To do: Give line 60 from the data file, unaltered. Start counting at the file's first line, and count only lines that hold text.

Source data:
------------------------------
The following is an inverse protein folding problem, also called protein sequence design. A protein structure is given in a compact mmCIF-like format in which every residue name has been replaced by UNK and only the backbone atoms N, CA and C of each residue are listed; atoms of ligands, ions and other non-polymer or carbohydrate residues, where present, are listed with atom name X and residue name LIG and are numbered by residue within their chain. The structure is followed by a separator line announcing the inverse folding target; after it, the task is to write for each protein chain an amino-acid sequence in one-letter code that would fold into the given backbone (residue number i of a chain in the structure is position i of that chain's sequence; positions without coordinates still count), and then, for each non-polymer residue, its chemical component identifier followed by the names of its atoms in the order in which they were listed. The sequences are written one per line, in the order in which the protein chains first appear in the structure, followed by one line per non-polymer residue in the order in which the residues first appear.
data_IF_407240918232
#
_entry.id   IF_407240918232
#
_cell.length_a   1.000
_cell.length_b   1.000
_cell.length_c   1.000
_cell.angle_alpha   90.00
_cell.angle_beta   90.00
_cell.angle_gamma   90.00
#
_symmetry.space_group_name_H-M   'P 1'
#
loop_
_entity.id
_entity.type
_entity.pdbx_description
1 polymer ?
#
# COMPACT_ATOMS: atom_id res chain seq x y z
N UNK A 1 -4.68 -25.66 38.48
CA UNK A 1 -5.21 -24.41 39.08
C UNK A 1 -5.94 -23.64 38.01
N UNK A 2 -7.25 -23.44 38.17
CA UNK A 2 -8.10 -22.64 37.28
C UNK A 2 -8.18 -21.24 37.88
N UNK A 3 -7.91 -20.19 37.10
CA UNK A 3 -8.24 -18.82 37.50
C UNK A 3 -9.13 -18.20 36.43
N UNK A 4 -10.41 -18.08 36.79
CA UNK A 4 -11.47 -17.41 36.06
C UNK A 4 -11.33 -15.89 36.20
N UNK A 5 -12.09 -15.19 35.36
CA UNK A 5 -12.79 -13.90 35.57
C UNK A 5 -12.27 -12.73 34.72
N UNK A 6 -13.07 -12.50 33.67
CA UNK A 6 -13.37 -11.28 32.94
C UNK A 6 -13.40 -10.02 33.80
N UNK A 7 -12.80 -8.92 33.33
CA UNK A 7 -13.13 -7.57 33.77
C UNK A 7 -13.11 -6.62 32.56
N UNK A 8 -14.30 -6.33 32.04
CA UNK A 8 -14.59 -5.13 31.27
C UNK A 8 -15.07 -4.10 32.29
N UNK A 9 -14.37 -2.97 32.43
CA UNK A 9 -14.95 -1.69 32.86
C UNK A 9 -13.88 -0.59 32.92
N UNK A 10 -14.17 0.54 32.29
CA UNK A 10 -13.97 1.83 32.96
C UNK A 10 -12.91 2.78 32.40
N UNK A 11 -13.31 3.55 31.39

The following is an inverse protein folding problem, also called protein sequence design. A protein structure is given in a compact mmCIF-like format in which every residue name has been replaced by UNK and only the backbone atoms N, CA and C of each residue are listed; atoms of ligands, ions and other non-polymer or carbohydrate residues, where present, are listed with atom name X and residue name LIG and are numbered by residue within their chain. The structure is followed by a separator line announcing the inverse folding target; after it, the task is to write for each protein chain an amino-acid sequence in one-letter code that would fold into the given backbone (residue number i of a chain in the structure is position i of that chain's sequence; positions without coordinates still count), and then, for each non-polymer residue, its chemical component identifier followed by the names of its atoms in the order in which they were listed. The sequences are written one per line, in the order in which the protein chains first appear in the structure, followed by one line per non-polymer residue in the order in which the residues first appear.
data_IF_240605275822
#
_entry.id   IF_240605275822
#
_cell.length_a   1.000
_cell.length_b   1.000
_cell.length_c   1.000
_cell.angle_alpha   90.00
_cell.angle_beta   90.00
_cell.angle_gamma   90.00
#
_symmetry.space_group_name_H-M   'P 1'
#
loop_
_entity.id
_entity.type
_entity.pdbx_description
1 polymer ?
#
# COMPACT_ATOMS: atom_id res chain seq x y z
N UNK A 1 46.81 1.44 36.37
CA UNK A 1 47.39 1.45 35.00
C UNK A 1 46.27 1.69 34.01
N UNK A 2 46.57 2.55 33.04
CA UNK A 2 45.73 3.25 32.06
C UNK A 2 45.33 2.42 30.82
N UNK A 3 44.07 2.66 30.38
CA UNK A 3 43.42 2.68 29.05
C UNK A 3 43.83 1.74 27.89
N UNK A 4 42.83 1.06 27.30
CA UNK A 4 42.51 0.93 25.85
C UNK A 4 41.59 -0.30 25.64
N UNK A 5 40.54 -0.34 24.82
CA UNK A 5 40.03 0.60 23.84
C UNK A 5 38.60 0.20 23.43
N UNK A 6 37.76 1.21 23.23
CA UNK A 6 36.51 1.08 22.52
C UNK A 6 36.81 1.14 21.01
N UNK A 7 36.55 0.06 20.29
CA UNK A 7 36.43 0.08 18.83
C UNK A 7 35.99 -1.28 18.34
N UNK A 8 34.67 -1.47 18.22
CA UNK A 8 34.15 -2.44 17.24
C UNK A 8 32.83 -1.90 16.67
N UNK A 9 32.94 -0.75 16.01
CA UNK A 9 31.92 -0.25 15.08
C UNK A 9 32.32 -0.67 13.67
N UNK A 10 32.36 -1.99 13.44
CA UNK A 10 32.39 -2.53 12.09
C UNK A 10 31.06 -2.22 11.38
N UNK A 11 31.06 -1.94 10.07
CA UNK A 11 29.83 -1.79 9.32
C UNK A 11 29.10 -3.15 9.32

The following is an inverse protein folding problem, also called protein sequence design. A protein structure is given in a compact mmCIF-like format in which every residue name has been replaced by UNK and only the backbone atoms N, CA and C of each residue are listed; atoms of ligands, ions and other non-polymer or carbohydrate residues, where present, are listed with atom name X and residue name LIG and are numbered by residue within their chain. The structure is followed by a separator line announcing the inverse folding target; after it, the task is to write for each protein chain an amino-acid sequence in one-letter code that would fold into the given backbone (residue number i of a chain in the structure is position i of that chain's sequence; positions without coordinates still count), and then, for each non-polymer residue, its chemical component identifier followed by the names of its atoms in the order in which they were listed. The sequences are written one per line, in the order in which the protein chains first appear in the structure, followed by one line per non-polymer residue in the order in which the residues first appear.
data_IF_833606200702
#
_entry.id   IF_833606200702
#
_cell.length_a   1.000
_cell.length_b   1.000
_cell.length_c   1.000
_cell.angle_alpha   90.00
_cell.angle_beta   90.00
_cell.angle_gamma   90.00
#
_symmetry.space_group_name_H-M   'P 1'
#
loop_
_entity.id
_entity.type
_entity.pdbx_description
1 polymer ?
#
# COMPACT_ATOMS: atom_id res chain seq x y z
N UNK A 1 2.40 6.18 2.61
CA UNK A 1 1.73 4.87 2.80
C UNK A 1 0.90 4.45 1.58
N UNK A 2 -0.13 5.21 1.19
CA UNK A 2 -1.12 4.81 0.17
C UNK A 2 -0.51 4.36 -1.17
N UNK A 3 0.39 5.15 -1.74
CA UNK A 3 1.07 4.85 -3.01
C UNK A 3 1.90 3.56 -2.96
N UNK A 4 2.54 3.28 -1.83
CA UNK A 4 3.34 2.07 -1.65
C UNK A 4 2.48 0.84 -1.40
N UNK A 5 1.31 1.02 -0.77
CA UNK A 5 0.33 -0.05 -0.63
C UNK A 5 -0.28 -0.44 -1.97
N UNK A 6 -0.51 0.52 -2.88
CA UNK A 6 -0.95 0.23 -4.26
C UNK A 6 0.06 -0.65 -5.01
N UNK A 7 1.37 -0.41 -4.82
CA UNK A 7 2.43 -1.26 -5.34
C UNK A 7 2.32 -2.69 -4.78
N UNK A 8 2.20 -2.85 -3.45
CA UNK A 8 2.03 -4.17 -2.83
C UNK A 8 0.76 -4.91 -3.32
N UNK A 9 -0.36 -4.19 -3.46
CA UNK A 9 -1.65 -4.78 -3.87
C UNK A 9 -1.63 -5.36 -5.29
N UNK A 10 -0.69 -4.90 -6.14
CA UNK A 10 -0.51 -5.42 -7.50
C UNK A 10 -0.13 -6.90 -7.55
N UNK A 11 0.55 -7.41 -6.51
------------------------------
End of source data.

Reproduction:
_cell.length_c   1.000